Commentary on Iara Rennó's album

The African influence on Brazilian music is immeasurable. It is at the origin of the most popular genres in the country, such as samba and choro, and it infiltrates the multiplicity of northeastern music, in the drums of the sertão, in the hills and terreiros, in the vissungos and nursery rhymes.

In the so-called MPB (an acronym that is increasingly dated and incapable of encompassing contemporary diversity), the post-bossa nova politicization movement, which coincided with the era of festivals in the 60s, promoted a resumption of Afro values, under different forms and languages. Since the emblematic album released by Baden Powell and Vinicius de Moraes (The Afro Sambas, 1966), to versions of the movement Black Power north american (Elis Regina recording Black is Beautiful, in 1971), through the resumption of blackness in samba by authors such as Martinho da Vila, Elton Medeiros, Paulinho da Viola, Candeia, Nei Lopes, Geraldo Filme, among others, when it was going through a process of “whitening” and appropriation by the class dominant. Never sufficiently recognized is the work of composer and arranger Moacir Santos, who released the instrumental LP in 1965 Things, one of the cornerstones of an Afro-jazz-Brazilian sound.

It is not, never has been, an easy, natural process. Fighting against market forces, against the mercenary and Eurocentric (later Americanophile) media, demanded the sacrifice of many. Several “integrated”, paled their music and poetry, in search of acceptance. Among the not few merits of the so-called tropicalist movement is the permanent resumption of elements of African culture, in a punctual but incisive way. Gil, Caetano, Bethânia and Gal were, at various times, spokespersons for African culture in Brazil. Obviously, being born in Bahia makes this more natural, and they all lived in Salvador, the “Black Rome”. Under the aegis of Dorival Caymmi, other composers from Bahia, such as Roque Ferreira and Roberto Mendes, in different styles, also keep the Africa-Brazil link well tied.

It is not just about composing a samba, but reaffirming the importance of the African matrix through the lyrics or instrumentation and use of rhythms. This often leads to a religious bias, via candomblé or umbanda, but this is not the facet that interests us here.

Groups as different as Os Tincoãs or Cantores de Ébano, through very different aesthetic and marketing paths, contributed to keeping the spotlight on ancestral heritage. Still in the 1960s, the luminous presence of Milton Nascimento revived the terreiros of Minas Gerais, while Rio de Janeiro mixed the tradition of samba schools with the invention of black pearls like Luiz Melodia and Jorge Benjor and white pearls like Beth Carvalho and Clara Nunes. Which, by the way, was from Minas Gerais.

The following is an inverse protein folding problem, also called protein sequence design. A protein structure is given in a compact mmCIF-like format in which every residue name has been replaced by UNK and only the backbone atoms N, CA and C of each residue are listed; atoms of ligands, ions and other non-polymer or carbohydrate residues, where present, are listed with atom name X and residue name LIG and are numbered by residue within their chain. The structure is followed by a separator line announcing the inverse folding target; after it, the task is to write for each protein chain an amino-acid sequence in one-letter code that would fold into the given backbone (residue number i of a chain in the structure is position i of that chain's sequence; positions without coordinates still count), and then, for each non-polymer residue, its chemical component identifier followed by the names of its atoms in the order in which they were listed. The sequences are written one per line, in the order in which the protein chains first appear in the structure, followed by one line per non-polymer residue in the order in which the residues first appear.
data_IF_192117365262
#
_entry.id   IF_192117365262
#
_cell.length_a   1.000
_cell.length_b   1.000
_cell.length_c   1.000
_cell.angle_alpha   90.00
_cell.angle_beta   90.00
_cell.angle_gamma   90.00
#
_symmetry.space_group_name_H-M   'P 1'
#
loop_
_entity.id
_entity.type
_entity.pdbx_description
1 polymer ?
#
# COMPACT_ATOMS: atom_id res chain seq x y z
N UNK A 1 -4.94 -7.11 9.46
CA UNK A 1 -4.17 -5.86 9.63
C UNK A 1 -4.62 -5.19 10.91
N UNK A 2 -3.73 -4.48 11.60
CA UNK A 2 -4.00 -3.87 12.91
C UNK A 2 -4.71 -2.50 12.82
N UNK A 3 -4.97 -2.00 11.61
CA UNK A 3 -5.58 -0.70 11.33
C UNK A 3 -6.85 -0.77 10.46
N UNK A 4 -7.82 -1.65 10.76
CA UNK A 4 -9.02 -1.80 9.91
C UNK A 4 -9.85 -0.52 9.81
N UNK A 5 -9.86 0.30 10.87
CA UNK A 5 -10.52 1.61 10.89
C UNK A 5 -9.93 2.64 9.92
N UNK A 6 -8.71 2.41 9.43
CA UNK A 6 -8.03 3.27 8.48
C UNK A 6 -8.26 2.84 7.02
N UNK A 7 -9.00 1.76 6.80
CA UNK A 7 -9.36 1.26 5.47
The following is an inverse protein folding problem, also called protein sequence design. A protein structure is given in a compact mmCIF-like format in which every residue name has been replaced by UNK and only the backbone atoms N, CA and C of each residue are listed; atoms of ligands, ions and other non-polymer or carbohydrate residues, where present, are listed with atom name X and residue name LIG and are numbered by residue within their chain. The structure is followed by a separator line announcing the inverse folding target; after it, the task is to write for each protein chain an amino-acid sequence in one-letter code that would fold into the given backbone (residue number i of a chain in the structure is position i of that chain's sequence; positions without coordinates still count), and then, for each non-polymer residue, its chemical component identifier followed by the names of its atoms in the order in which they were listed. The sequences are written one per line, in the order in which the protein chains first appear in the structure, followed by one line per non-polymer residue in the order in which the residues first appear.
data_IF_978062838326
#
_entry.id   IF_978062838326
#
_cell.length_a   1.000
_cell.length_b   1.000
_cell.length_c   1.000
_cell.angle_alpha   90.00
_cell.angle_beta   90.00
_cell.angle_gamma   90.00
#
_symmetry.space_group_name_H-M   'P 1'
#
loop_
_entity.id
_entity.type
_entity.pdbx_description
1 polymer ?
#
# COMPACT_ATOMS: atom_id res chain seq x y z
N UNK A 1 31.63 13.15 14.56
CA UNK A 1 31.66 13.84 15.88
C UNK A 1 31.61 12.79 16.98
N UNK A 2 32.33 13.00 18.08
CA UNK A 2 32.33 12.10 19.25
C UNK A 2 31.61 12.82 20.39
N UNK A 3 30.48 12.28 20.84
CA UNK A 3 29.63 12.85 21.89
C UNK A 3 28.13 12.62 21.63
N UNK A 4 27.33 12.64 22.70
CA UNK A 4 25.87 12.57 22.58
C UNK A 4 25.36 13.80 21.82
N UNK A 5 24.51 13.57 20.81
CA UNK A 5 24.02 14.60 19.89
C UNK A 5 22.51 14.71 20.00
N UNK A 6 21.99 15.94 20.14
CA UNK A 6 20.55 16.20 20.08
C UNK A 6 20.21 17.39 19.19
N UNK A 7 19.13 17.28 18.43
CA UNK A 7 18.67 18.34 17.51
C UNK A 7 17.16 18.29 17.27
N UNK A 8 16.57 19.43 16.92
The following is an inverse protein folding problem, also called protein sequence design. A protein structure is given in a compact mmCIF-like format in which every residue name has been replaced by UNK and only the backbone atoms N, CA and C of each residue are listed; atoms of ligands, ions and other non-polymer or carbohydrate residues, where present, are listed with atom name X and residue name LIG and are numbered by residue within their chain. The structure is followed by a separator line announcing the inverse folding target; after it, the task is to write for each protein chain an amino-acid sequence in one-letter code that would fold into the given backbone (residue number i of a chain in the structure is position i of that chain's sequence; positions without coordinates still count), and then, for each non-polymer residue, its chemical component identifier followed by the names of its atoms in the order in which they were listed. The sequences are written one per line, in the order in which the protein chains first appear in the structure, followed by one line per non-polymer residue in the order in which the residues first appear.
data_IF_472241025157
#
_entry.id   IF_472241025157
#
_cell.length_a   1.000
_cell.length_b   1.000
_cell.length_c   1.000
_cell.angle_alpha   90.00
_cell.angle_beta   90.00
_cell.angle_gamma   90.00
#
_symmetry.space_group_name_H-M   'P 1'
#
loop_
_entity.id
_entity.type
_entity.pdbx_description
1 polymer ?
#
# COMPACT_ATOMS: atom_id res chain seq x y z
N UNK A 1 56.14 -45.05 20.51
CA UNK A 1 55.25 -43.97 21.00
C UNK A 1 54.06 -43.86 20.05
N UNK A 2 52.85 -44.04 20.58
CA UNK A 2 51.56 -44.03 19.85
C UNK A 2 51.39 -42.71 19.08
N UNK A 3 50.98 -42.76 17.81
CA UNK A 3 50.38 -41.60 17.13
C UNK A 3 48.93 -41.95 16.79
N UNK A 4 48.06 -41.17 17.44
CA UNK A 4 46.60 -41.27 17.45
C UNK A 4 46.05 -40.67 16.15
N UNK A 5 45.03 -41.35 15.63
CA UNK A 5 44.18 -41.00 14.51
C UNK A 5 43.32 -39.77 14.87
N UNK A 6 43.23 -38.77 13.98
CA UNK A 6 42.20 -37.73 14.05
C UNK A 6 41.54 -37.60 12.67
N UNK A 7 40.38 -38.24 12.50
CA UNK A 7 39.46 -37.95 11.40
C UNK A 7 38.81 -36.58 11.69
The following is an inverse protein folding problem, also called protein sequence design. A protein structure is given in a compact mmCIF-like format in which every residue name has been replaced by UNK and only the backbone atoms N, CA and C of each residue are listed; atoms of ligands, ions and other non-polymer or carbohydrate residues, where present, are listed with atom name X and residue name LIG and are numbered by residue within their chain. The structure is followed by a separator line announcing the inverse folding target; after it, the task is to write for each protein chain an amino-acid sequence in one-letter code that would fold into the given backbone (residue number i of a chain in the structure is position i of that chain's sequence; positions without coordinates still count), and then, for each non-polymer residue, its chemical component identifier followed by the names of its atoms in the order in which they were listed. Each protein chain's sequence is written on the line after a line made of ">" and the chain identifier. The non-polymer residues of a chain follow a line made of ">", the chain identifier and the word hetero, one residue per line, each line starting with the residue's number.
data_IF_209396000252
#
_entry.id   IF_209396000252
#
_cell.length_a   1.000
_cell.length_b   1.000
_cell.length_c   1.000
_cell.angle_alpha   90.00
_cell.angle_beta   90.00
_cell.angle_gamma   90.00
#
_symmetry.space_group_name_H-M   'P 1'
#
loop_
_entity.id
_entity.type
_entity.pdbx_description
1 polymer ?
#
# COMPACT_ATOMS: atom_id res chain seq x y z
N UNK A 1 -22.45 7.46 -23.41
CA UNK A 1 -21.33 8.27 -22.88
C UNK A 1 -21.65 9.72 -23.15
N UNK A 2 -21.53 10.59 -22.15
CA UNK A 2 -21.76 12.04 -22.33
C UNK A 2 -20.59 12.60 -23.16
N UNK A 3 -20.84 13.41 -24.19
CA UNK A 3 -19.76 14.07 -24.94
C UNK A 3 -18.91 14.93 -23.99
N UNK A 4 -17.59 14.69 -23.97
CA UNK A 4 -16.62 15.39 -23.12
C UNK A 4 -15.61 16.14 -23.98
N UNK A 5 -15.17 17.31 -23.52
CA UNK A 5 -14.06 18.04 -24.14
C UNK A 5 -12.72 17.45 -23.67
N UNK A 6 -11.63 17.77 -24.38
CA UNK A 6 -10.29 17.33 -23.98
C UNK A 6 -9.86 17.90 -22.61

But let's get back to the present. In this 2022st century Brazil, where contradictions are sharpened and obscurantist evangelical fundamentalism pursues religions of African origin, the performance of artists such as Virgínia Rodrigues, Fabiana Cozza, Juçara Marçal, Kiko Dinucci and others is remarkable, who seek a modernized return to the matrices from beyond the sea, often resuming ancestral mystical values, incorporating invention, mixing sounds and experimenting with new technologies. Among these, I highlight the singer and composer Iara Rennó, who in XNUMX released the album Oriki.

Fruit of dedicated research and an intermittent trajectory of recordings, started in 2009, the songs mix orikis (salutations to the spirit) dedicated to the orixás, atabaques, a sharp suit of woodwinds, guitars, electronic timbres and voices, many voices. There are participations by Criolo, Tulipa Ruiz, Carlinhos Brown, Curumin, Thalma de Freitas, Anelis Assumpção, Lucas Santtana and several musicians from the first team.

The opening track features the trumpet of the American Rob Mazurek, who makes a beautiful jazz solo over the textures of voice and percussion. Throughout the album, Iara Rennó manages to create a climate of interaction between voices and instruments in a very original way, mixing words from several languages ​​in songs that are non-narrative, but sensory or, at best, descriptive.

Oriki it is yet another fruit of the long and prolific musical history that unites Brazil and black Africa, and confirms the relevance of the work of artists who, like Iara Rennó, dare to seek raw material in the most remote tradition to build new sound worlds.

* Daniel Brazil is a writer, author of the novel suit of kings (Penalux), screenwriter and TV director, music and literary critic.

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